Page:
Updated: Thursday, 5th December 2019 @ 2:39pm

At it like animals! Manchester researchers discover what makes rhinos horny to help ensure species' survival

At it like animals! Manchester researchers discover what makes rhinos horny to help ensure species' survival

| By Kimberley Reader

Ever wondered how to find a horny rhino?

Fret no more, researchers at Chester Zoo, University of Manchester and University of Liverpool have found the answer.

A six-year study of 90% of Europe’s black rhino population has revealed that hormone analysis may be the key to getting those rhinoceros' libidos charged.

Dr Sue Walker, Head of Applied Science at Chester Zoo, who oversaw the project, explained that with poachers continuing to threaten the species, more nooky is necessary to ensure their survival.

She said: “Poaching in the wild is a serious threat to the rhino, therefore, it is important for us to understand the factors that can influence reproductive success.

“With a better understanding of factors that affect reproduction, we know where we should be focusing our efforts to support the European-wide breeding programme for this critically endangered species.”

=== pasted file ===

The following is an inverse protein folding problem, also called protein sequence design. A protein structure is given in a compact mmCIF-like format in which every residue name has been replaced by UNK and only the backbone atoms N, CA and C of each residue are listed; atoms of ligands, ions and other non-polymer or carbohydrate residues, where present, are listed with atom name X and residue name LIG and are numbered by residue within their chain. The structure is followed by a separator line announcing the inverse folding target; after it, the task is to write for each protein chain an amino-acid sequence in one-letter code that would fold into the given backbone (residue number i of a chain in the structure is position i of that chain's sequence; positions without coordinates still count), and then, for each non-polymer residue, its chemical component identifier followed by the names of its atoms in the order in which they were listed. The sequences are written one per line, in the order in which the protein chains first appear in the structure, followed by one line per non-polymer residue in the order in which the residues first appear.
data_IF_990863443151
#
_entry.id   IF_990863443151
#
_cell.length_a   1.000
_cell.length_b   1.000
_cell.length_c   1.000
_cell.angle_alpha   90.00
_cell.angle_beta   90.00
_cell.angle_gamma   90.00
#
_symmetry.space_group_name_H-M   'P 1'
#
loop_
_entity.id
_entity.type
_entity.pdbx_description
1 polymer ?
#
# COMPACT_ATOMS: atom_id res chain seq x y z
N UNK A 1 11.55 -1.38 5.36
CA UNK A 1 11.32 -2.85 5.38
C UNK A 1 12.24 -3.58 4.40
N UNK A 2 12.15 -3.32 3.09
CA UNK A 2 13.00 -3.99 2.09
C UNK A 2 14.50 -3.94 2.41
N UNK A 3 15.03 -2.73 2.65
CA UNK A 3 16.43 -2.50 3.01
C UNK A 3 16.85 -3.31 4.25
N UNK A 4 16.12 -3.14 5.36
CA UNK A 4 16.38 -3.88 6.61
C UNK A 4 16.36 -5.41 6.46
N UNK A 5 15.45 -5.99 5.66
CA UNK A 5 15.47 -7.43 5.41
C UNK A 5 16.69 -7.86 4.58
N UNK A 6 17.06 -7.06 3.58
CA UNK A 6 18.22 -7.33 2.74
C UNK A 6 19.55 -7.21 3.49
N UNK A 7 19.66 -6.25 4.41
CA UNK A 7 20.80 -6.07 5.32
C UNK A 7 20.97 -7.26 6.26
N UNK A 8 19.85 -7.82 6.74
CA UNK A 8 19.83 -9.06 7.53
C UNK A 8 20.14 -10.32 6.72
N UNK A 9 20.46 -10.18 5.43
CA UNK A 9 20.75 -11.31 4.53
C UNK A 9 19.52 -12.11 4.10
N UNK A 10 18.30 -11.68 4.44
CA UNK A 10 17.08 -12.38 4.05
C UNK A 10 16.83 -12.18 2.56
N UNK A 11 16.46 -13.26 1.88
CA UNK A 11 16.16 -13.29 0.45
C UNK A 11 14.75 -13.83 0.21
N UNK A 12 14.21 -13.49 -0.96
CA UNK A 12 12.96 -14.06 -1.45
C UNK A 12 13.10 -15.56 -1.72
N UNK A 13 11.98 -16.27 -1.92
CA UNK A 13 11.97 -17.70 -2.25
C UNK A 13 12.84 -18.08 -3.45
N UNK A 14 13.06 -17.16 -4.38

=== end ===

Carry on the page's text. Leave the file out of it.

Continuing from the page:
In total 9,743 samples from 11 zoos were sent to Chester Zoo’s Wildlife Endocrinology laboratory to analyse female reproductive cycles.

Dr Katie Edwards, who led the research during her PhD at the University of Liverpool, revealed that it showed females who had never bred experienced irregular reproductive cycles.

Also, like many mysterious girls, the females didn’t always let on when they were in the mood for some horned male loving.

“This species is of high conservation importance, so understanding what could be limiting breeding in certain individuals and how we could make improvements is a priority,” added Dr Edwards.

“Hormone analysis helps address this problem by allowing us to predict when a female will be sexually receptive to a male, even if she doesn’t make it obvious.”

The method has been successfully used at Chester Zoo which has seen three births in the last three years.

But as is usually the case in matters of the heart, there is a little more to it than hormones.

Non-breeding females were found to be heavier and more temperamental (no surprises there!).

Dr Susanne Shultz from the Faculty of Life Sciences at The University of Manchester was the academic supervisor for the project.

She said this research highlights how rhinos can behave in a different manner despite being kept in similar conditions.

“We think this demonstrates that it is important to recognise individual differences and adjust management plans accordingly to maximise the health and reproduction across all individuals in the population,” she added.

The results of the study have been published in the Journal of General and Comparative Endocrinology.

Image courtesy of Eleanor with thanks